Corentin Derbré


Bold: How to Go Big – Peter Diamandis and Steven Kotler

ISBN: 1476709580
Date read: 2016-06-07
How strongly I recommend it: 8/10
(See my list of books, for more.)

Go to the Amazon page for details and reviews.

Good book about new ways of doing things like crowdfunding and exponential growth. Gives simple how to's for each point made. An easy to read and inspiring book.

my notes

But for me, the most important telltale factor is the development of a simple and elegant user interface—a gateway of effortless interaction that plucks a technology from the hands of the geeks and deposits it with the entrepreneurs.

If you wanted to be a great artist, you had to have years of experience applying paint to a blank canvas. Now, with our coloring-book approach, if you want to be supercreative, all you have to know how to do is color between the lines.

Infinite computing demonetizes error-making, thus democratizing experimentation.

It is better to be a pirate than join the Navy.

These innovation accelerators are always about business as unusual. They are created to tackle the Herculean, purposefully built around what psychologists call “high, hard goals.” And it’s the difficult nature of those goals that is actually the first secret to skunk success.

Big goals significantly outperform small goals, medium-sized goals, and vague goals.

successful entrepreneurs need a buffer between themselves and the rest of society.

rapid iteration—which is one of the best risk-mitigation strategies ever developed.

companies now release a “minimum viable product,” then get immediate feedback from customers, incorporate that feedback into the next iteration, release a slightly upgraded version, and repeat.

But once tasks become slightly more complex—such as shaping those nailed boards into a house—once they require even the slightest bit of conceptual ability, money actually has the exact opposite effect: It lowers motivation, hinders creativity, and decreases performance

when you plot happiness and life satisfaction alongside income, they overlap until $70,000—i.e., the point at which money stops being a major issue—then wildly diverge.

Three in particular stand out: autonomy, mastery, and purpose.

Autonomy is the desire to steer our own ship. Mastery is the desire to steer it well. And purpose is the need for the journey to mean something.

Combine the rules for isolation and rapid iteration discussed in this section with the value-aligned big goals from the last and you end up with a great recipe for autonomy, mastery, and purpose.

Failure isn’t a badge of shame. It is a rite of passage.

if you sign up to make something 10x better, there is no chance of doing that with existing assumptions. You’re going to have to throw out the rule book. You’re going to have to perspective-shift and supplant all that smartness and resources with bravery and creativity.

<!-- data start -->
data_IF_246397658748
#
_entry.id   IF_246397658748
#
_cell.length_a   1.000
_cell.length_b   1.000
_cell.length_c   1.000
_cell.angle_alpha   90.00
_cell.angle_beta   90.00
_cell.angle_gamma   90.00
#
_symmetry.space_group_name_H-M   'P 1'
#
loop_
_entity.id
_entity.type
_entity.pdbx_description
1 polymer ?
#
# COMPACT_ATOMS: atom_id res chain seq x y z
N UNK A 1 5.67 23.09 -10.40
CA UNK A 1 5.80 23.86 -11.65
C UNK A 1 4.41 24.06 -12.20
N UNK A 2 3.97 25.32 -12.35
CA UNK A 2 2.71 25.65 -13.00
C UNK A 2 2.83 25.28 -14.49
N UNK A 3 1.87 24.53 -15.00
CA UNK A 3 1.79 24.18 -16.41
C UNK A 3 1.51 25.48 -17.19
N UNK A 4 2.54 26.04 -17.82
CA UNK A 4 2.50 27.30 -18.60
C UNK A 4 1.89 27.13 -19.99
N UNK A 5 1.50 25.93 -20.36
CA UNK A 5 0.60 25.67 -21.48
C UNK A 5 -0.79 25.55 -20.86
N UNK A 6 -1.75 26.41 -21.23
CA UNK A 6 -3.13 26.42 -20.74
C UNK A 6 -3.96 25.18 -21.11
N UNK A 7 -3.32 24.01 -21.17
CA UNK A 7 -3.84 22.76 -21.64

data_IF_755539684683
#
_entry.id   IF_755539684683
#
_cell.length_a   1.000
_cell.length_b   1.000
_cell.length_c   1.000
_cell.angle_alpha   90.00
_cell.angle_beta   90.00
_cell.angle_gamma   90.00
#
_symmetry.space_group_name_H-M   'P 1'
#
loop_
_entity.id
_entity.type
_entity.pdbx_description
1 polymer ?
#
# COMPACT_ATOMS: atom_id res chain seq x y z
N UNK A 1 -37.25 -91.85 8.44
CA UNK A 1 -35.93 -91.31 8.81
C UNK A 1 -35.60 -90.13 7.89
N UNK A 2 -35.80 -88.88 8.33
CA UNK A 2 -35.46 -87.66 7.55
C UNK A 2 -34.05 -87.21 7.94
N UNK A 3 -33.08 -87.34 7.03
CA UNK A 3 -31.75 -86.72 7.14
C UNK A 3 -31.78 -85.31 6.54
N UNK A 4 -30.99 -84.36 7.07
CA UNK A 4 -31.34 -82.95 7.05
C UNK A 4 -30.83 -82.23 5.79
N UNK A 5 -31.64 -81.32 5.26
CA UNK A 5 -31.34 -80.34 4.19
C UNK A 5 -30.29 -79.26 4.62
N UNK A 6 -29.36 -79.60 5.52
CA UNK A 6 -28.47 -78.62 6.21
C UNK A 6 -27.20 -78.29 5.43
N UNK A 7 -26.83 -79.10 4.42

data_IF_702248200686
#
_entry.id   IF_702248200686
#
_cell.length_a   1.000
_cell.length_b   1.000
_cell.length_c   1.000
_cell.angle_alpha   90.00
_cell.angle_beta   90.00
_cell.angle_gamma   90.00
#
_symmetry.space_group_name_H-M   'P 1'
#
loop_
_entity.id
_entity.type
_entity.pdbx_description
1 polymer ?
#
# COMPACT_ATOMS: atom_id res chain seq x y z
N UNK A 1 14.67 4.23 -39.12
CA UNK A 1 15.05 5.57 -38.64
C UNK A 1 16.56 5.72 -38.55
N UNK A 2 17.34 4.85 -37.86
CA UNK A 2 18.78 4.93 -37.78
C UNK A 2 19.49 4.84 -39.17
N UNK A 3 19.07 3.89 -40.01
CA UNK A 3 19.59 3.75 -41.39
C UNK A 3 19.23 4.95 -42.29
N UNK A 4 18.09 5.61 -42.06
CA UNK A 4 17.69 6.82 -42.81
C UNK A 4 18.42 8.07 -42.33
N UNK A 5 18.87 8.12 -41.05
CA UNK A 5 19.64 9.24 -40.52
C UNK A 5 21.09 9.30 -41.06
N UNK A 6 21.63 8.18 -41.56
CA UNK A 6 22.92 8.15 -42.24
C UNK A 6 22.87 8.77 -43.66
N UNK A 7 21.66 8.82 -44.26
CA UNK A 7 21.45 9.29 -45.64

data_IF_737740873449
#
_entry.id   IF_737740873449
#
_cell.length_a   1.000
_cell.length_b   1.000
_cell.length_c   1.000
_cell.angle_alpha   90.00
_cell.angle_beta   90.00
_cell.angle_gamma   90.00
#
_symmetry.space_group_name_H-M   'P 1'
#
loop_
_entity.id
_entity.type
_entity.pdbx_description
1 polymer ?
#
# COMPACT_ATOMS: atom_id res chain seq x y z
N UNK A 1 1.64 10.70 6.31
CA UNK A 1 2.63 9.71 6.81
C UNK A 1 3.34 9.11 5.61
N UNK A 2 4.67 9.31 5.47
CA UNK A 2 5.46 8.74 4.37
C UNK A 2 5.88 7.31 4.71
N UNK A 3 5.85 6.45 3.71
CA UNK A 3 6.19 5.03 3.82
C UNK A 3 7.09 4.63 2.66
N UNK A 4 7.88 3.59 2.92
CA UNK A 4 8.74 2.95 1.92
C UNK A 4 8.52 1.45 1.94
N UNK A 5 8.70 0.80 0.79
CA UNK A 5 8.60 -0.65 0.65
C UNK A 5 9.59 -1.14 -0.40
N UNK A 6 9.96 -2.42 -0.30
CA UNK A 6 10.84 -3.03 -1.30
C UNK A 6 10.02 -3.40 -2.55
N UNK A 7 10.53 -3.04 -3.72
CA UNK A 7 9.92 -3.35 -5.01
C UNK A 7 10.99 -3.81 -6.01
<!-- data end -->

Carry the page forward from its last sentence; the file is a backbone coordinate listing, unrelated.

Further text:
data or death

measurable and testable

good data to separate the worthwhile from the wooly.

top executives report being five times more productive in flow.

The lover must be willing to risk rejection to enter this state. The athlete must be willing to risk physical harm, even loss of life, to enter this state. The artist must be willing to be scorned and despised by critics and the public and still push on. And the average person—you and me—must be willing to fail, look foolish, and fall flat on our faces should we wish to enter this state.

Move fast, break things.

increasing the amount of novelty, complexity, and unpredictability in their daily life.

learning through doing

Clear goals tell us what we’re doing; immediate feedback tells us how to do it better.

So how to precipitate group flow? This is where social triggers come into play. These triggers are ways to alter social conditions to produce more group flow.

blending egos

Always say “yes, and . . . ,” means interactions should be additive more than argumentative.

One of the most well-established facts about flow is that the state is ubiquitous—meaning it shows up anywhere, in anyone, provided certain initial conditions are met. What are these conditions? These seventeen triggers—it really is that straightforward.

annual “What’s Next?” retreat

our first step was to organize a conference to “study” the feasibility of a space university.

What makes stone soup work is passion. People love passion. People love to contribute to passion.

And that’s why it’s important to write down your own laws. You’re essentially creating an external hard drive for when your internal hard drive is guaranteed to crash.

Thinking always ahead, thinking always of trying to do more, brings a state of mind in which nothing is impossible. The moment one gets into the ‘expert’ state of mind a great number of things become impossible.

If anything can go wrong, fix it!

When given a choice—take both!

When faced without a challenge—make one.

Don’t walk when you can run.